The Great Resignation: Which States Have Been Hit the Hardest — And Which Have Not
Americans have been leaving the workforce in record numbers in recent months, contributing to a “Great Resignation” that has left employers fighting for a dwindling supply of labor. But like any trend, the Great Resignation has not affected all regions of the country equally — and in this case, states in the Mountain and Southeast regions might be faring the best, and the Northeast the worst.
The South, West and Midwest regions had the highest percentage of workers quitting their jobs in September, according to a new report from the Society for Human Resource Management (SHRM) based on recent Bureau of Labor Statistics data. Each of those regions had “quit rate” ratios of 3% or higher in September, based on total employment. The Northeast had a quit rate ratio of 2.2%.
At the same time, the South led all regions in hiring workers, with a hire rate of 4.9% of total employment. The Midwest and the West had rates of 4.3% and 4.2%, respectively, while the Northeast had a rate of 3.7%.
What this means is that comparatively speaking, a lot of people are quitting jobs in the South and finding new employment due to a hiring spree. Conversely, not that many workers are quitting jobs in the Northeast, but that might be because they don’t see as many attractive openings.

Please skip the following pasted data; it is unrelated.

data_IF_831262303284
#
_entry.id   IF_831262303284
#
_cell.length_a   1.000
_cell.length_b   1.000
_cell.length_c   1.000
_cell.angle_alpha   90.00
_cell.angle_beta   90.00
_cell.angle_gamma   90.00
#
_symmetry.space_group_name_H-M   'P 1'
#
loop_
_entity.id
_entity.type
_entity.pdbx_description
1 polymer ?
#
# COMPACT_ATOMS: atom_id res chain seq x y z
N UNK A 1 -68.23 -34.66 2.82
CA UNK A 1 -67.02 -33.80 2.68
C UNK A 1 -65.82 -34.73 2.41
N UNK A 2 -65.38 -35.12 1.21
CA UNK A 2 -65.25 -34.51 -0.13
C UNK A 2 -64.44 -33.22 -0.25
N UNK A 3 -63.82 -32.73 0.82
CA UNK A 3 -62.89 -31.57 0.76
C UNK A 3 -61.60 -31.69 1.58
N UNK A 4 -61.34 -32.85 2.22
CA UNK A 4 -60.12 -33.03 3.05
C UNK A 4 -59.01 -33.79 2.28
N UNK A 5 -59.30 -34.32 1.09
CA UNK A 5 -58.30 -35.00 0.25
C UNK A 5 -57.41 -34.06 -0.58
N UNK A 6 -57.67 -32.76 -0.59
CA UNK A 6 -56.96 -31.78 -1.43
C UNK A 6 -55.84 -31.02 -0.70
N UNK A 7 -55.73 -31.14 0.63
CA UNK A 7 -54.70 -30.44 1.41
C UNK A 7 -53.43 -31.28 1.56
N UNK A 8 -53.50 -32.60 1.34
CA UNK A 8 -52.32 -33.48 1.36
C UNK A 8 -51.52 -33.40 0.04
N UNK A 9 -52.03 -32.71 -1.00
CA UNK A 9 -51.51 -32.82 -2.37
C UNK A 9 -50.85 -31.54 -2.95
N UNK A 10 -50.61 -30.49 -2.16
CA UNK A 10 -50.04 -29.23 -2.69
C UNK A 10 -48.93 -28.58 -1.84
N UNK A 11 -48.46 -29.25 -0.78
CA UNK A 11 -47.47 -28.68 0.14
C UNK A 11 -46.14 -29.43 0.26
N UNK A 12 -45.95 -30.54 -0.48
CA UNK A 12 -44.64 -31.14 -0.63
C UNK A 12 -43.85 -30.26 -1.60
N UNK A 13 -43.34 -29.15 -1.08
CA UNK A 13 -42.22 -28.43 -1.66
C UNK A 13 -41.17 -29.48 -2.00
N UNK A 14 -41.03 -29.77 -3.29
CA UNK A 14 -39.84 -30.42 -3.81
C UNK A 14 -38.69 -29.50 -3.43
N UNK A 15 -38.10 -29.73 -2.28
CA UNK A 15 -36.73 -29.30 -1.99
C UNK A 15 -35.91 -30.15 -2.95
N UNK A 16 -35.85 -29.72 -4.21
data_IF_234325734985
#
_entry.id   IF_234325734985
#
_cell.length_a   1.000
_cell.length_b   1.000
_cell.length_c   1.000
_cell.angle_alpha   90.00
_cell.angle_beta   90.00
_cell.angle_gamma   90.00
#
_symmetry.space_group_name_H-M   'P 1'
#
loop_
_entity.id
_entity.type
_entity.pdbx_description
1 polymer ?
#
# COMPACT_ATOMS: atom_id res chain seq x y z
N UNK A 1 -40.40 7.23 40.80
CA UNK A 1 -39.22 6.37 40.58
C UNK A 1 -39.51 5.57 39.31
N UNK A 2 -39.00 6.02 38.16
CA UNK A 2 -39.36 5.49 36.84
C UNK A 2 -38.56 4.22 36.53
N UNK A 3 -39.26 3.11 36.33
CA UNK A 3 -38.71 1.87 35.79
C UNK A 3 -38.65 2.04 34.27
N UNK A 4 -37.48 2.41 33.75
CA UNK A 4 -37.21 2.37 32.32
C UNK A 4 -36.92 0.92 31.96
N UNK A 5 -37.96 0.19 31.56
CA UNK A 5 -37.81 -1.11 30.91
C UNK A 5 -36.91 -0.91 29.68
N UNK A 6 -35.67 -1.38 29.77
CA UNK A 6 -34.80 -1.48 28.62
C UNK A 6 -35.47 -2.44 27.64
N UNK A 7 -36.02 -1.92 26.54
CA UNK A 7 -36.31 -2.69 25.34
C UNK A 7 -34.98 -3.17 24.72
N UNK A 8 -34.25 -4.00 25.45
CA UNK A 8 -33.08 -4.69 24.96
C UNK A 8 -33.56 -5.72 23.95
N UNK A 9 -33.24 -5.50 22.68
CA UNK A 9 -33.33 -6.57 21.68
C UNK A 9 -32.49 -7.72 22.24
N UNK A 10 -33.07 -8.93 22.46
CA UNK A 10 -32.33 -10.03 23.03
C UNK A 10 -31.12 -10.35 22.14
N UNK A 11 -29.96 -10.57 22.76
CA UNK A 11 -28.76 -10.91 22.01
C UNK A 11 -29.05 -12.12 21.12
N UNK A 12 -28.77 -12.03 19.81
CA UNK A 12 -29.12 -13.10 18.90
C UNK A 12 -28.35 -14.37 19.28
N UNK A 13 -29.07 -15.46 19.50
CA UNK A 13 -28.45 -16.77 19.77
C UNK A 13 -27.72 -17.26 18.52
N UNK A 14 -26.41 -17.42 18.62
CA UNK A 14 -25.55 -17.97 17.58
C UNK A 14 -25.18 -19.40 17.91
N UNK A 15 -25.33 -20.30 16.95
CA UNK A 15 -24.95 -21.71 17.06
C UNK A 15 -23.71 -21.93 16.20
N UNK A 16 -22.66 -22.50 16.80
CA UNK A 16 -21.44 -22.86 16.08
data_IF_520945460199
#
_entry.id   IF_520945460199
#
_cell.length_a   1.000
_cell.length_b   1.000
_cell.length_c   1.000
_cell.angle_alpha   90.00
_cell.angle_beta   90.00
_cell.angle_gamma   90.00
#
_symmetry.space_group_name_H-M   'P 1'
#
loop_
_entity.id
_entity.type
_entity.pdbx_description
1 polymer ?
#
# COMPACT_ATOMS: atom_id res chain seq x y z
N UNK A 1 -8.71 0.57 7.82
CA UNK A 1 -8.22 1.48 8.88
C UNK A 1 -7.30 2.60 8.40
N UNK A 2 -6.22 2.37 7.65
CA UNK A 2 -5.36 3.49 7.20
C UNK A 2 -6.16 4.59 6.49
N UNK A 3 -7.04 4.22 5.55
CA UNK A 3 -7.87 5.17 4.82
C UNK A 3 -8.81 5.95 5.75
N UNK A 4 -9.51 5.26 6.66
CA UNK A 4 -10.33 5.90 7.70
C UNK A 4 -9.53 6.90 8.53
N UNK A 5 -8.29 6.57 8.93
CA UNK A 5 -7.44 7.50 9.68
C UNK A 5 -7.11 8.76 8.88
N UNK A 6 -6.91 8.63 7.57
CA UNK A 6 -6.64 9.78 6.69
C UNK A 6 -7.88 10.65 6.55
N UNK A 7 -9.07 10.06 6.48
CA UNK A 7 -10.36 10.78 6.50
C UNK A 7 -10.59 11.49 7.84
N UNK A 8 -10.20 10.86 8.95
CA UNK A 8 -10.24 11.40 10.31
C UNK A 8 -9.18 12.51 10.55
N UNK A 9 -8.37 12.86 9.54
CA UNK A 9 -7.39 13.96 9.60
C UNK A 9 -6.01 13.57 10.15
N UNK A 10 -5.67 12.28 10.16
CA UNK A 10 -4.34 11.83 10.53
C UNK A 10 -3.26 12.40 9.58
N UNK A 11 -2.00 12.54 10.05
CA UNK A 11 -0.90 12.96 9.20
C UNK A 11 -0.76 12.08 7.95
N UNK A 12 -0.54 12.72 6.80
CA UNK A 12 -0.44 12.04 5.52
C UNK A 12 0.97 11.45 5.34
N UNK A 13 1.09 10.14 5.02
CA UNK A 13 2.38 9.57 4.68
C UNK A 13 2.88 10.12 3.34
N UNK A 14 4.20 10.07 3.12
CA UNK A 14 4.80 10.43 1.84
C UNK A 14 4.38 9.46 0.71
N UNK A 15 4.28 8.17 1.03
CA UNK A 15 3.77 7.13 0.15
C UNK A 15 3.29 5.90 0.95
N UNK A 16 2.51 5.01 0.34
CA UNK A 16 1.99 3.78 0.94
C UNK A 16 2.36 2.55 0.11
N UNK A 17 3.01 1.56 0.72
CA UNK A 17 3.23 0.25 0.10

If you use unemployment stats to gauge the Great Resignation’s impact, then the states faring the best are Nebraska, with an unemployment rate of only 2% in September; Utah (2.4%); Idaho (2.9%); and Idaho (2.9%). Those faring the worst are California (7.5%); Nevada (7.5%); New York (7.1%); and New Jersey (7.1%).
Here are how things break down according to other employment metrics in September:
Highest Quit Rates (as % of total employment)
Lowest Quit Rates
New York: 2.0%
New Jersey: 2.2%
Highest Hire Rates
Lowest Hire Rates
New York: 3.5%
The Economy Moving Forward
As the country continues to grapple with the coronavirus pandemic, supply chain issues, and other problems, it remains to be seen how both the private and the public sectors will work to navigate these crises.
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